‘s Gravesande's Appropriation of Newton's Natural Philosophy, Part II: Methodological Issues.Steffen Ducheyne - 2014 - Centaurus 56 (2):97-120.
    It has been suggested in the literature that, although Willem Jacob ‘s Gravesande occasionally treated Newton's doctrines in a selective manner, he was nevertheless an unremitting follower of Newton's methodology. As part of a reassessment of ‘s Gravesande's Newtonianism, I argue that, although ‘s Gravesande took over key terms of Newton's methodological canon, his methodological ideas are upon close scrutiny quite different from and occasionally even incongruent with Newton's views on the matter.
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  25. Whewell’s Philosophy of Science.Steffen Ducheyne - 2014 - In W. J. Mander (ed.), The Oxford Handbook of British Philosophy in the Nineteenth Century. New York, NY: Oxford University Press.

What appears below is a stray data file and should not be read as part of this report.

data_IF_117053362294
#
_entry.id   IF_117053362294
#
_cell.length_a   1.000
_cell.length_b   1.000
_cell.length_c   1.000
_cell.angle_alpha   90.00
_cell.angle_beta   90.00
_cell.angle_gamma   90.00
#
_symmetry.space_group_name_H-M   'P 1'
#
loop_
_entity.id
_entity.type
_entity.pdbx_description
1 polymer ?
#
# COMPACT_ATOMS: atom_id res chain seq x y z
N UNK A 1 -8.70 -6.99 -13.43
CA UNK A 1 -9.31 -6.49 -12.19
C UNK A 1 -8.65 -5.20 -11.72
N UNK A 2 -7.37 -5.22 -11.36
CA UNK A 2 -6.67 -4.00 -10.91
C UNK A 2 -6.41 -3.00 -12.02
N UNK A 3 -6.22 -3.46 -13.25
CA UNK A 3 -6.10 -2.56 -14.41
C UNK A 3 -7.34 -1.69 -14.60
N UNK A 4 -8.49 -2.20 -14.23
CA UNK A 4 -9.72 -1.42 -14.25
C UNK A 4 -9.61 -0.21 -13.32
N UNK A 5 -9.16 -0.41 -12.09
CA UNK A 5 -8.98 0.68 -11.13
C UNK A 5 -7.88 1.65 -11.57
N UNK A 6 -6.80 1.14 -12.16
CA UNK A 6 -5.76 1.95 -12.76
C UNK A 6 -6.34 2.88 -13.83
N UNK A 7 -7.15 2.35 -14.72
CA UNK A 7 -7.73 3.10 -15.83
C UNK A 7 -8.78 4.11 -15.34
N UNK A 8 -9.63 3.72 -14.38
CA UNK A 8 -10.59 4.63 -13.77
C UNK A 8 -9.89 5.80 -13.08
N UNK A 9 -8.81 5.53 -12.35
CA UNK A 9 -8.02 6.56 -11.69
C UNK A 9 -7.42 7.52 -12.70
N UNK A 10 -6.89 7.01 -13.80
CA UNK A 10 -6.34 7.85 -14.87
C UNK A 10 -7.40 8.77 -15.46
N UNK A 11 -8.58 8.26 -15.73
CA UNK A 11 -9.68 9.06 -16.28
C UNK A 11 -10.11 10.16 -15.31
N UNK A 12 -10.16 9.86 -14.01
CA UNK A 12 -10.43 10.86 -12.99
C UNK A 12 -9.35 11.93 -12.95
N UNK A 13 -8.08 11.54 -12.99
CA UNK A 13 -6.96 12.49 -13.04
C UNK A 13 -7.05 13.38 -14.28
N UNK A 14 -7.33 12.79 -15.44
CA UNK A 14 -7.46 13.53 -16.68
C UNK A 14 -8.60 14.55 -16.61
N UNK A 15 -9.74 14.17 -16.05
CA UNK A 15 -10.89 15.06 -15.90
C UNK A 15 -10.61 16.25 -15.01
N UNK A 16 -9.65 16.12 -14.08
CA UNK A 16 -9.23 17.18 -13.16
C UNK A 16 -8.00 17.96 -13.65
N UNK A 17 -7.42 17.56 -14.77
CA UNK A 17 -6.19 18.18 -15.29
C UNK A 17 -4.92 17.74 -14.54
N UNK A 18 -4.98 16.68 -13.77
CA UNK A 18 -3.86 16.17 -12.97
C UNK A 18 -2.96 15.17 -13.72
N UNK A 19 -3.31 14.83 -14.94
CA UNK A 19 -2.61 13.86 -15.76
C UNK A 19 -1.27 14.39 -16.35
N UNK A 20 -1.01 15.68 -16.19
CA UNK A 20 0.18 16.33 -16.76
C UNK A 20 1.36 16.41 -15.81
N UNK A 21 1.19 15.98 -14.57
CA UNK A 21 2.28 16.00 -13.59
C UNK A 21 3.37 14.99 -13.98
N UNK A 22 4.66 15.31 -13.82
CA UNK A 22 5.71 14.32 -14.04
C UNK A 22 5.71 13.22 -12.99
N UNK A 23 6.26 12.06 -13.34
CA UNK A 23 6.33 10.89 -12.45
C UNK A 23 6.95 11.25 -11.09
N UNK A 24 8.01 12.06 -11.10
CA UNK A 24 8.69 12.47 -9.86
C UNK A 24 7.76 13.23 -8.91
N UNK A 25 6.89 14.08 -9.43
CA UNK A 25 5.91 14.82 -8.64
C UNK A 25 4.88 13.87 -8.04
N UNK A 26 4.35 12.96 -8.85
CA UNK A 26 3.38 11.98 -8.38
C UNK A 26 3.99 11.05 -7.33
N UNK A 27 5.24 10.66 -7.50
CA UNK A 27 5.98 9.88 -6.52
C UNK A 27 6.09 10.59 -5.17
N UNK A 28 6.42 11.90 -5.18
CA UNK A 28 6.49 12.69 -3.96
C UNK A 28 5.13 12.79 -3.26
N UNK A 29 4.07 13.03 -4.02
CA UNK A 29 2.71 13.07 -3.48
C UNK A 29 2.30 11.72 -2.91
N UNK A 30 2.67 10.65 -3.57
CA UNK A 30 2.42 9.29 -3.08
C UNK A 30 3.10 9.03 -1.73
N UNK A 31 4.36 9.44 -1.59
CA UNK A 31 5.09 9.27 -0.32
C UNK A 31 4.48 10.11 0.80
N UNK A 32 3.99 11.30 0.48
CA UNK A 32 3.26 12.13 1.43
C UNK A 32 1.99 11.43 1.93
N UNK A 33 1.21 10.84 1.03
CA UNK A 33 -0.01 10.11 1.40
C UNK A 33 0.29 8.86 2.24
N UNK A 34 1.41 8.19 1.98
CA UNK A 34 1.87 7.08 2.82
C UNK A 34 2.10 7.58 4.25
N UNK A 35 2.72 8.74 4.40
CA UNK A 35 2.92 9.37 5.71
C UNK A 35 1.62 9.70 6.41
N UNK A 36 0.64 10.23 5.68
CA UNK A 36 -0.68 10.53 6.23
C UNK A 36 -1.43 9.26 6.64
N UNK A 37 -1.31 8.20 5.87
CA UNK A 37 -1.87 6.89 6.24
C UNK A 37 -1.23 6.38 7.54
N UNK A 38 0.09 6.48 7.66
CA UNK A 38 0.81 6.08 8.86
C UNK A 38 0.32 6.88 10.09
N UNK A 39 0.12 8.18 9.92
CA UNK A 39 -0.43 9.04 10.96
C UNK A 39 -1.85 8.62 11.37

This chapter provides a systematic and historical account of Whewell’s Philosophy of Science. In the first sections, special attention is paid to Whewell’s epistemology, the so-called ‘Fundamental Antithesis of Philosophy,’ and Whewell’s rapport with Kant’s philosophy. In the remaining sections, Whewell’s views on the construction of science and confirmation are analyzed. In the final section, it is shown that Whewell’s active involvement in tidology helped to shape his methodological ideas.
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  26.  39
    Constraining (mathematical) imagination by experience: Nieuwentijt and van Musschenbroek on the abuses of mathematics.Steffen Ducheyne - 2019 - Synthese 196 (9):3595-3613.
    Like many of their contemporaries Bernard Nieuwentijt and Pieter van Musschenbroek were baffled by the heterodox conclusions which Baruch Spinoza drew in the Ethics. As the full title of the Ethics—Ethica ordine geometrico demonstrata—indicates, these conclusions were purportedly demonstrated in a geometrical order, i.e. by means of pure mathematics. First, I highlight how Nieuwentijt tried to immunize Spinoza’s worrisome conclusions by insisting on the distinction between pure and mixed mathematics. Next, I argue that the anti-Spinozist underpinnings of Nieuwentijt’s distinction between (...)
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  27.  17